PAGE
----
Terrorism

Terrorism

Reviewed 9/16/14

 

Terrorism is the use of force or violence against persons or property in violation of the criminal laws of the United States for purposes of intimidation, coercion or ransom. Terrorists often use threats to create fear among the public, to try to convince citizens that their government is powerless to prevent terrorism, and to get immediate publicity for their causes.

Acts of terrorism range from threats of terrorism, assassinations, kidnappings, hijackings, bomb scares and bombings, cyber attacks (computer-based), to the use of chemical, biological and nuclear weapons. High-risk targets include military and civilian government facilities, international airports, large cities and high-profile landmarks. Terrorists might also target large public gatherings, water and food supplies, utilities, and corporate centers. Further, they are capable of spreading fear by sending explosives or chemical and biological agents through the mail.

In the immediate area of a terrorist event, you would need to rely on police, fire and other officials for instructions. However, you can prepare in much the same way you would prepare for other crisis events.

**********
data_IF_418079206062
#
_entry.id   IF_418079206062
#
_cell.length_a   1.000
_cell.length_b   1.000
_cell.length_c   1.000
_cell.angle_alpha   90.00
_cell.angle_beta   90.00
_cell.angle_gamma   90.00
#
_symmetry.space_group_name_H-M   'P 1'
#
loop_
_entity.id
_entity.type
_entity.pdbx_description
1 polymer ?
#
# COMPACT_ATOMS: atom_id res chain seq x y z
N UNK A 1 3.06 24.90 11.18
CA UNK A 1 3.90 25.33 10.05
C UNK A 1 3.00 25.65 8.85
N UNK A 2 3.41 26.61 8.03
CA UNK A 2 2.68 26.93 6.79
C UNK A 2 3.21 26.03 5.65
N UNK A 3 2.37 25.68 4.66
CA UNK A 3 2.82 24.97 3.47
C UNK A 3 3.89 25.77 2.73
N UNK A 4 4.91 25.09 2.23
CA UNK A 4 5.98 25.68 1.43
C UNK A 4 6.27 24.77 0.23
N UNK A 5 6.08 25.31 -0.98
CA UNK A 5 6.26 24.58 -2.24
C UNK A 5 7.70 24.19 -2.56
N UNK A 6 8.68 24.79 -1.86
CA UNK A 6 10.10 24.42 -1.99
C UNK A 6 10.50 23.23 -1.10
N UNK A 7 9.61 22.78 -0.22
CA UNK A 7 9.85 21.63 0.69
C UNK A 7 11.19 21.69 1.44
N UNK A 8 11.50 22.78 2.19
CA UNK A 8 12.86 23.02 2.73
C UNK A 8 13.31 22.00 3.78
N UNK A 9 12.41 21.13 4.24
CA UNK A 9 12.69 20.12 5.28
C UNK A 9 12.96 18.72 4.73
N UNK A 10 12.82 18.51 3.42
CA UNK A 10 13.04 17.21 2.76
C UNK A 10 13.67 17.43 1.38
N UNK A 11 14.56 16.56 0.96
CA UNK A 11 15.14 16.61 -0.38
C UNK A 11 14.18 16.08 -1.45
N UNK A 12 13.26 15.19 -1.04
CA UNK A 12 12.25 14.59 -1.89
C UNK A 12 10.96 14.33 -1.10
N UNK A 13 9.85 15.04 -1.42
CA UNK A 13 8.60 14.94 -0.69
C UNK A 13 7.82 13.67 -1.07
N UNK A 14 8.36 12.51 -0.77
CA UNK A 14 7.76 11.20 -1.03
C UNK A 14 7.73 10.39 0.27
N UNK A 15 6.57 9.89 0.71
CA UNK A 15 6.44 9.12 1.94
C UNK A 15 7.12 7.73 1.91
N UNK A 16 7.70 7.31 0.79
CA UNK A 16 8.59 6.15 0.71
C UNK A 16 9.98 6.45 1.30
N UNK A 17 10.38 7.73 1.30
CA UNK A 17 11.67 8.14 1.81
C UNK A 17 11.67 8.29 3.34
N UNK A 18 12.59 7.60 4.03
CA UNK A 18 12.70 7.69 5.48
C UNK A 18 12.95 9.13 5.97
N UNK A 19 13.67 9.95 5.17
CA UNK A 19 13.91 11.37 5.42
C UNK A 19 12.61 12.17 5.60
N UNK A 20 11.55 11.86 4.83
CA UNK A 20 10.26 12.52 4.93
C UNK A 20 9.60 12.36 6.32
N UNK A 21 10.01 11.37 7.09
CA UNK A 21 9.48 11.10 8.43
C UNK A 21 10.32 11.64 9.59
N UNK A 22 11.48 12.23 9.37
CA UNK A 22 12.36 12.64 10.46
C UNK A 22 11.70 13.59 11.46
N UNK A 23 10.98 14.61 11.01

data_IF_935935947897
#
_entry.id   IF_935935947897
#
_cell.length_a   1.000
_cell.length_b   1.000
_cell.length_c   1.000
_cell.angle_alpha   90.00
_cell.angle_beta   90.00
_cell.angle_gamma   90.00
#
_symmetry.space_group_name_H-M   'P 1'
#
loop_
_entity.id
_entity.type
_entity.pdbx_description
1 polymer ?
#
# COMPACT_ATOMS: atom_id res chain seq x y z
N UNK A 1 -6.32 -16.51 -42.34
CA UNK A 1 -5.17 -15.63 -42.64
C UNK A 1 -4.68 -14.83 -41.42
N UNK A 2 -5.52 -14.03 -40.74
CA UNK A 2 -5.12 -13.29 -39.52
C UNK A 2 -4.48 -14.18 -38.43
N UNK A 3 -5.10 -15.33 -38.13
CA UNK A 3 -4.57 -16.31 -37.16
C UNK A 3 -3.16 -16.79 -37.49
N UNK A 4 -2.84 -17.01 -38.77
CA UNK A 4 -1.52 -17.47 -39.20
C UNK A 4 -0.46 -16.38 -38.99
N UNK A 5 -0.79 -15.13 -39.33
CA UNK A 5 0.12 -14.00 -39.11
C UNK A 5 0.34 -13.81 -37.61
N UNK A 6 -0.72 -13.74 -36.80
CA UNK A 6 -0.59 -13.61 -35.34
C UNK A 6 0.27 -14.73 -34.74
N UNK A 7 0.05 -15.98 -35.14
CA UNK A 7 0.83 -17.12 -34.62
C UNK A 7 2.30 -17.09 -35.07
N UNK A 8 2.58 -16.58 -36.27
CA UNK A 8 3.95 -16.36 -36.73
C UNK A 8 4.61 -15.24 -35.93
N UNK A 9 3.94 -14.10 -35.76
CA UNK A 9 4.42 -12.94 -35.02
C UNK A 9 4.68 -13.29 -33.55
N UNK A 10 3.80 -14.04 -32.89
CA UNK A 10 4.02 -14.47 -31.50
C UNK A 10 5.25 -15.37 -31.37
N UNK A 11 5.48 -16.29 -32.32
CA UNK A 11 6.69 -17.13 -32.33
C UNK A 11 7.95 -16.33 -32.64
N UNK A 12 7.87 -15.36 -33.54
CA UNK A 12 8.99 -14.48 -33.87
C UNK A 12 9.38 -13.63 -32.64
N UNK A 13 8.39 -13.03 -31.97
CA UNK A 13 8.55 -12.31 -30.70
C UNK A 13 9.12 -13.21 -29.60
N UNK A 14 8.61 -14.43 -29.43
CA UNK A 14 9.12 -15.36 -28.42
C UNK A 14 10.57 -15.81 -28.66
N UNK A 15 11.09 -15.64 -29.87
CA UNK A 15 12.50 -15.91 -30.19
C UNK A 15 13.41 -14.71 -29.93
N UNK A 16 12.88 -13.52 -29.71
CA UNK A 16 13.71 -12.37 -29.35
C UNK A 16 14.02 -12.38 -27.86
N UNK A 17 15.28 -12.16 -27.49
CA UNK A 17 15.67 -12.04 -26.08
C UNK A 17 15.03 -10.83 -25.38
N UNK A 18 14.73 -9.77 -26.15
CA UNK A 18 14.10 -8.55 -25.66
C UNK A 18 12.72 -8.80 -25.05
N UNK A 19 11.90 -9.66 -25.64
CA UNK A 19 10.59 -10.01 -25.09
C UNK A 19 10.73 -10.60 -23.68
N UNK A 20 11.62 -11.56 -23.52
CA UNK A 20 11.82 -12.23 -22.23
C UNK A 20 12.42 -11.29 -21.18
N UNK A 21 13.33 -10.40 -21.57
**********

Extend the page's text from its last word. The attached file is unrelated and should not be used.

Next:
Preparing for Terrorism

  • Wherever you are, be aware of your surroundings. The very nature of terrorism suggests there may be little or no warning.
  • Take precautions when traveling. Be aware of conspicuous or unusual behavior. Do not accept packages from strangers. Do not leave luggage unattended. Unusual behavior, suspicious packages and strange devices should be promptly reported to the police or security personnel.
  • Do not be afraid to move or leave if you feel uncomfortable or if something does not seem right. Trust your instincts !
  • Learn where emergency exits are located in buildings you frequent. Notice where exits are when you enter unfamiliar buildings. Plan how to get out of a building, subway or congested public area or traffic. Note where staircases are located. Notice heavy or breakable objects that could move, fall or break in an explosion.
  • Assemble a disaster supply kit at home and learn first aid. Separate the supplies you would take if you had to evacuate quickly, and put them in a backpack or container, ready to go.
  • Be familiar with different types of fire extinguishers and how to locate them. Know the location and availability of hard hats in buildings in which you spend a lot of time.

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